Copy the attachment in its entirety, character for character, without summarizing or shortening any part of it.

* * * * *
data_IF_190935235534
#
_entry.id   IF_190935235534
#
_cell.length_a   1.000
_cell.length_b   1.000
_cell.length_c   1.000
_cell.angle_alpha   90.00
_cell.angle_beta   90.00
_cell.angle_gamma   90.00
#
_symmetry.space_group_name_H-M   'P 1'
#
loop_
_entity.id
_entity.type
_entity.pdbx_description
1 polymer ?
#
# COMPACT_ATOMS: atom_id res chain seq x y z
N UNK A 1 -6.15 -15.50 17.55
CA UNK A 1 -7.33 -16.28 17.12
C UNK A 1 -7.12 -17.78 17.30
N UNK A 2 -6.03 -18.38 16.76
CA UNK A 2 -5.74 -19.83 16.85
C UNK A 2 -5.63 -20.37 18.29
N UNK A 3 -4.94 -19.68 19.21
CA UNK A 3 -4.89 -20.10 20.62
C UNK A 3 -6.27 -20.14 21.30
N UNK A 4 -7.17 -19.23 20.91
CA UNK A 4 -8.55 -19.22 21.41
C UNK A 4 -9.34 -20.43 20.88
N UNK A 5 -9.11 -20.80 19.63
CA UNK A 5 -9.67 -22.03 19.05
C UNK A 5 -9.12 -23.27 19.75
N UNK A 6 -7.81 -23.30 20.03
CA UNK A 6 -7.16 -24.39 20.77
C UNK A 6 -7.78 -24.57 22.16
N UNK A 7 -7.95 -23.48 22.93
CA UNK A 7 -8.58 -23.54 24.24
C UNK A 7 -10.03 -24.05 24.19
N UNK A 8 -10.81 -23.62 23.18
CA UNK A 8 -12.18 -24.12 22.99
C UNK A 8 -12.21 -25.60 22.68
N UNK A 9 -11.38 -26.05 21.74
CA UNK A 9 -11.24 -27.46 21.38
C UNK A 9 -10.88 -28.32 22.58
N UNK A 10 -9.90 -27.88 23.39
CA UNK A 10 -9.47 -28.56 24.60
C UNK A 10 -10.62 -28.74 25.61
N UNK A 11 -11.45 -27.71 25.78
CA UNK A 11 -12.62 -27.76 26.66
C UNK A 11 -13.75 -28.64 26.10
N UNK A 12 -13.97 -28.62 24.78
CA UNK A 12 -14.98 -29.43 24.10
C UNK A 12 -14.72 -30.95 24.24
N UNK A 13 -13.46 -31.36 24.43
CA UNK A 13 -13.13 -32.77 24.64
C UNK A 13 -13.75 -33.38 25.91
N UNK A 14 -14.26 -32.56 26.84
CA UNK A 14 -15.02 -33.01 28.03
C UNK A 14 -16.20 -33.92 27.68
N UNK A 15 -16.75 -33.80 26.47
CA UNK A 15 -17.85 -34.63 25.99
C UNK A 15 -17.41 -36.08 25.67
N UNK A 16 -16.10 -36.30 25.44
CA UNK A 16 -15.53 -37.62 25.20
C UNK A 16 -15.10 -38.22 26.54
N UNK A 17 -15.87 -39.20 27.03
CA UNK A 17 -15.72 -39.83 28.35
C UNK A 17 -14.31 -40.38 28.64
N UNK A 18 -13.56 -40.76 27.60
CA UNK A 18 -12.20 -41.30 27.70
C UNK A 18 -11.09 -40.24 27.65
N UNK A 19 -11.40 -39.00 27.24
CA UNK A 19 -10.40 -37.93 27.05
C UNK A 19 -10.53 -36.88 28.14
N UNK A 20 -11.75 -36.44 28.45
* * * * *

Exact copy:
data_IF_190935235534
#
_entry.id   IF_190935235534
#
_cell.length_a   1.000
_cell.length_b   1.000
_cell.length_c   1.000
_cell.angle_alpha   90.00
_cell.angle_beta   90.00
_cell.angle_gamma   90.00
#
_symmetry.space_group_name_H-M   'P 1'
#
loop_
_entity.id
_entity.type
_entity.pdbx_description
1 polymer ?
#
# COMPACT_ATOMS: atom_id res chain seq x y z
N UNK A 1 -6.15 -15.50 17.55
CA UNK A 1 -7.33 -16.28 17.12
C UNK A 1 -7.12 -17.78 17.30
N UNK A 2 -6.03 -18.38 16.76
CA UNK A 2 -5.74 -19.83 16.85
C UNK A 2 -5.63 -20.37 18.29
N UNK A 3 -4.94 -19.68 19.21
CA UNK A 3 -4.89 -20.10 20.62
C UNK A 3 -6.27 -20.14 21.30
N UNK A 4 -7.17 -19.23 20.91
CA UNK A 4 -8.55 -19.22 21.41
C UNK A 4 -9.34 -20.43 20.88
N UNK A 5 -9.11 -20.80 19.63
CA UNK A 5 -9.67 -22.03 19.05
C UNK A 5 -9.12 -23.27 19.75
N UNK A 6 -7.81 -23.30 20.03
CA UNK A 6 -7.16 -24.39 20.77
C UNK A 6 -7.78 -24.57 22.16
N UNK A 7 -7.95 -23.48 22.93
CA UNK A 7 -8.58 -23.54 24.24
C UNK A 7 -10.03 -24.05 24.19
N UNK A 8 -10.81 -23.62 23.18
CA UNK A 8 -12.18 -24.12 22.99
C UNK A 8 -12.21 -25.60 22.68
N UNK A 9 -11.38 -26.05 21.74
CA UNK A 9 -11.24 -27.46 21.38
C UNK A 9 -10.88 -28.32 22.58
N UNK A 10 -9.90 -27.88 23.39
CA UNK A 10 -9.47 -28.56 24.60
C UNK A 10 -10.62 -28.74 25.61
N UNK A 11 -11.45 -27.71 25.78
CA UNK A 11 -12.62 -27.76 26.66
C UNK A 11 -13.75 -28.64 26.10
N UNK A 12 -13.97 -28.62 24.78
CA UNK A 12 -14.98 -29.43 24.10
C UNK A 12 -14.72 -30.95 24.24
N UNK A 13 -13.46 -31.36 24.43
CA UNK A 13 -13.13 -32.77 24.64
C UNK A 13 -13.75 -33.38 25.91
N UNK A 14 -14.26 -32.56 26.84
CA UNK A 14 -15.02 -33.01 28.03
C UNK A 14 -16.20 -33.92 27.68
N UNK A 15 -16.75 -33.80 26.47
CA UNK A 15 -17.85 -34.63 25.99
C UNK A 15 -17.41 -36.08 25.67
N UNK A 16 -16.10 -36.30 25.44
CA UNK A 16 -15.53 -37.62 25.20
C UNK A 16 -15.10 -38.22 26.54
N UNK A 17 -15.87 -39.20 27.03
CA UNK A 17 -15.72 -39.83 28.35
C UNK A 17 -14.31 -40.38 28.64
N UNK A 18 -13.56 -40.76 27.60
CA UNK A 18 -12.20 -41.30 27.70
C UNK A 18 -11.09 -40.24 27.65
N UNK A 19 -11.40 -39.00 27.24
CA UNK A 19 -10.40 -37.93 27.05
C UNK A 19 -10.53 -36.88 28.14
N UNK A 20 -11.75 -36.44 28.45